Analysis |

Jerusalem Recognition Could Spark Widespread Arab Unrest – This Time, With No End in Sight

Palestinians had a clear goal this summer when they protested the installation of metal detectors at Al-Aqsa compound, but it’s harder to predict how they will respond to Trump’s move to recognize Jerusalem as Israeli capital

Amos Harel
Send in e-mailSend in e-mail
A Palestinian protester hurls stones towards Israeli troops during clashes at a protest against Trump's decision to recognize Jerusalem as the capital of Israel, near the West Bank city of Ramallah December 7, 2017.
A Palestinian protester hurls stones towards Israeli troops during clashes at a protest against Trump's decision to recognize Jerusalem as the capital of Israel, near the West Bank city of Ramallah DeCredit: MOHAMAD TOROKMAN / REUTERS
Amos Harel

President Donald Trump’s speech at the White House on Wednesday was, to a large extent, merely stating the obvious. Jerusalem is the capital of the State of Israel, and the United States was finally, belatedly, recognizing this.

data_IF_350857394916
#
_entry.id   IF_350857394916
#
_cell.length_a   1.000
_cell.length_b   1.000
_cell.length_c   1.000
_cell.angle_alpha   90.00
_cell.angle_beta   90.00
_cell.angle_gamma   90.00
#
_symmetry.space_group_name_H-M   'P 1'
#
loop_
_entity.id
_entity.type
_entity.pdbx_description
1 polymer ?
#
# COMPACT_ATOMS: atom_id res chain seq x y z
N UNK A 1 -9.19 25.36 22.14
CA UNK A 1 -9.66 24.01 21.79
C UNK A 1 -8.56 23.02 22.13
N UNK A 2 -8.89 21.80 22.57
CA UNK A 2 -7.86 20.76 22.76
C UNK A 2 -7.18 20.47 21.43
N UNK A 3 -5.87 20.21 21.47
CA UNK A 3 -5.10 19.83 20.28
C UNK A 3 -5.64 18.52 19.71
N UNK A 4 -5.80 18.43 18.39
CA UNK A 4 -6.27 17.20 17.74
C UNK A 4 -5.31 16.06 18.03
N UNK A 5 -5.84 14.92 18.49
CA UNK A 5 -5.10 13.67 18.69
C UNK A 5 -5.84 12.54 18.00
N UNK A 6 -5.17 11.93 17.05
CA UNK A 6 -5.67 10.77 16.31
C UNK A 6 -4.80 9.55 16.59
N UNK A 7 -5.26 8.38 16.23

To really understand the Middle East - subscribe to Haaretz

As far as Prime Minister Benjamin Netanyahu is concerned, these are diplomatic milestones and a substantial political achievement – arriving at a difficult time of police investigations and signs of instability within his governing coalition.

But is the right thing also necessarily the wisest thing? Trump’s move to recognize Jerusalem as the Israeli capital and begin moves to relocate the U.S. Embassy from Tel Aviv to Jerusalem will be judged over two time frames.

>> Israeli soldiers clash with Palestinians protesting Trump's Jerusalem decision ■ Trump proves U.S. was never an honest broker | Analysis ■ Trump's recognition of Jerusalem may force Israel to pay an unexpected price | Analysis ■ Israelis, why are you celebrating? | Opinion >>

In the short term, will it lead to a significant increase in the level of violence in Jerusalem and the occupied territories? Also, will it trigger a crisis between the United States and Israel on the one hand and Sunni Arab states on the other – the ones with which Israel has close relations?